In 2014, a new network of small museums, libraries and archives was established in Manchester. It involved the Transport Museum Greater Manchester, Manchester Jewish Museum, Chetham’s Library, the Working Class Movement Library, Greater Manchester Police Museum, Victoria Baths, Elizabeth Gaskell’s House and The Pankhurst Centre.

The network aimed to create a new combined heritage offer in Manchester and to develop audiences for the venues involved. Its first public event ‘Creative Threads’ was held in March 2014 and involved vintage Manchester buses driving around the city, picking up and dropping off visitors at each of the venues to encourage audience cross-over and engagement.

Following this event, and recognising a need to understand more about their collective visitors and audience potential, the venues worked together to develop a joint audience survey which they implemented via ViewPoint (a console based visitor feedback system), at each venue.

Research objectives

In developing the visitor survey, the venues identified a number of clear research aims, including the need to:

  • understand more about the types of visitors at each venue and what opportunities there were to develop crossover of audiences;
  • identify which types of visitors they had in common and which ones they were not engaging;
  • inform the development of a network brand that encouraged crossover and engaged new visitors.

Research methods

A standard questionnaire was implemented across the venues. It included a range of questions to understand more about visitor demographics, motivations for visiting and levels of crossover between venues. Postcodes were also collected so that they could be used to map and profile audiences. Questionnaire responses were analysed and the postcodes used to profile visitors using the new Audience Spectrum segmentation. The audience profiles were also compared with those profiles of resident adults in the network’s catchment area.

Using Audience Spectrum

Audience Spectrum profiles were then plotted on a matrix that compared existing levels of engagement (market penetration) with the size of each segment within the combined network catchment area (market size). The matrix was used to identify which segments offered potential for audience crossover and expansion (red oval) and which segments offered greatest potential for audience development (blue oval).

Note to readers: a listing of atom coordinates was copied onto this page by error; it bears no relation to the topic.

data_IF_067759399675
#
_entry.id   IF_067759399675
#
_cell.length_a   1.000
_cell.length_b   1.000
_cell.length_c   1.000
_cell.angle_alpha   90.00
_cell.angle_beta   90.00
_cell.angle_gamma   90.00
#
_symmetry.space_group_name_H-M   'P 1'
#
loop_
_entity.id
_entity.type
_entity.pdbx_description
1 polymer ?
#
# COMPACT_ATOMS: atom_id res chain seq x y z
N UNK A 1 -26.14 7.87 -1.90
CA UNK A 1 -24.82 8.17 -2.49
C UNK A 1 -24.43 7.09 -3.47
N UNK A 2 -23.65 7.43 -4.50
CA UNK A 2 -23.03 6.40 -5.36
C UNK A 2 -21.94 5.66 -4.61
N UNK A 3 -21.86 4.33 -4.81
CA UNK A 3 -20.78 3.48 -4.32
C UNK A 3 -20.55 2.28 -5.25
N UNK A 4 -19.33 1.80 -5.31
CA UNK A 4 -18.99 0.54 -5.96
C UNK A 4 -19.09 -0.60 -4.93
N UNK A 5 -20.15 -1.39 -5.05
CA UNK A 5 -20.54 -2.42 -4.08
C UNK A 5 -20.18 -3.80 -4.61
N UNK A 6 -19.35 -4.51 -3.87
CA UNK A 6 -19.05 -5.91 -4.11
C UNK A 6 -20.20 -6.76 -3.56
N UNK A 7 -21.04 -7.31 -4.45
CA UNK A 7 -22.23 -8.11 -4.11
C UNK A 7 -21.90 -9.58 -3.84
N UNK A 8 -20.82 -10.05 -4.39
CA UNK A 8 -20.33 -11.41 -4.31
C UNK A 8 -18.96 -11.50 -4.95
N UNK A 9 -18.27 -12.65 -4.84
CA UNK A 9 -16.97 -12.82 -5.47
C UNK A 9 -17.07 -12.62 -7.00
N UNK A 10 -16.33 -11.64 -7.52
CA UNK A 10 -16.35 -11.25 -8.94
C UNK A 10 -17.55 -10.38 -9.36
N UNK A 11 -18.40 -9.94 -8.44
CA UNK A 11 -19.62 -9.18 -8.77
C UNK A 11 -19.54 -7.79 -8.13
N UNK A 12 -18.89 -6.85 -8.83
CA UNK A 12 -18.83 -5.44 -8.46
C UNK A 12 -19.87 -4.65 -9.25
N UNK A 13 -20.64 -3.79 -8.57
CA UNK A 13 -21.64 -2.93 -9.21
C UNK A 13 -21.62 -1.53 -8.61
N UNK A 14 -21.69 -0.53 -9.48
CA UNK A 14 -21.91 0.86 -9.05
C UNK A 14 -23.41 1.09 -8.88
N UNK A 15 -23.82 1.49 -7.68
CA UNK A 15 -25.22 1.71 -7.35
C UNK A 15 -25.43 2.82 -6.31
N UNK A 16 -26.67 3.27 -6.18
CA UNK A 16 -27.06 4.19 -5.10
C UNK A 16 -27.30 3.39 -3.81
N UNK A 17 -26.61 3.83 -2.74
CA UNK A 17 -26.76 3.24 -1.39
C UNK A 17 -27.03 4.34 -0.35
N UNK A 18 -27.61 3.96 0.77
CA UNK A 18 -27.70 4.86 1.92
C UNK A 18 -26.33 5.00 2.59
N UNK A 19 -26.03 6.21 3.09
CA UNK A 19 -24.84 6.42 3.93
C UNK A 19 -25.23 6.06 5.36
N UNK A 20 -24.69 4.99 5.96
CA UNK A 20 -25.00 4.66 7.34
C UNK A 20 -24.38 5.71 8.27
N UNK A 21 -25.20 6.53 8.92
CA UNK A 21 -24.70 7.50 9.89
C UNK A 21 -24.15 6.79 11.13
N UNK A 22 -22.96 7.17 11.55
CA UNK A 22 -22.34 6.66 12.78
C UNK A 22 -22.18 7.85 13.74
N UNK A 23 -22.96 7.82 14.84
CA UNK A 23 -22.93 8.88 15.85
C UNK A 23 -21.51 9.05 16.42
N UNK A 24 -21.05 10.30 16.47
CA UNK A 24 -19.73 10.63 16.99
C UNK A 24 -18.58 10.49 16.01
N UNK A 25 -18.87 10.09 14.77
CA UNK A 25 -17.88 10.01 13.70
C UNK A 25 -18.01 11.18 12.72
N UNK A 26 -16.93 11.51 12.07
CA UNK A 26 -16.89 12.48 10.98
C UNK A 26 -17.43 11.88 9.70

The characteristics of each of these six segments where then used to inform core messages that helped create the development of a new brand for the network. These were rationalised and a number of key brand attributes identified, including:

  • Appeal to families and younger audiences
  • Appeal to those interested in heritage
  • Communicate a network of venues around the City
  • Welcoming and accessible
  • Contemporary, modern and original
  • Flexible to a range of media
  • Demonstrate the breadth of venues

Finally, a selection was drawn upon to develop a design brief for the chosen branding agency.

Developing the brand

Audience profiling informed the creation of a new, modern brand which gives the network a contemporary feel that will appeal to younger audiences and families, whilst also reflecting the unique heritage on offer at each of the venues.

The new Hidden brand was launched in March 2015. The network appointed The Audience Agency to help promote the marketing campaign, distributing printed materials, such as posters and leaflets across Greater Manchester, targeting venues and areas populated by the key segments identified through the Audience Spectrum profiling. A new website and social media platforms were also launched.

Next steps

In addition to informing the development and launch of the new Hidden brand, the visitor profiling results have been used by the network to develop joint programming. The network also believe that their increased understanding of audiences generated by the profiling activity has placed them in a much stronger position to approach potential sponsors and funders with projects that have a clear audience focus.

With thanks to Helen Corkery for this case study.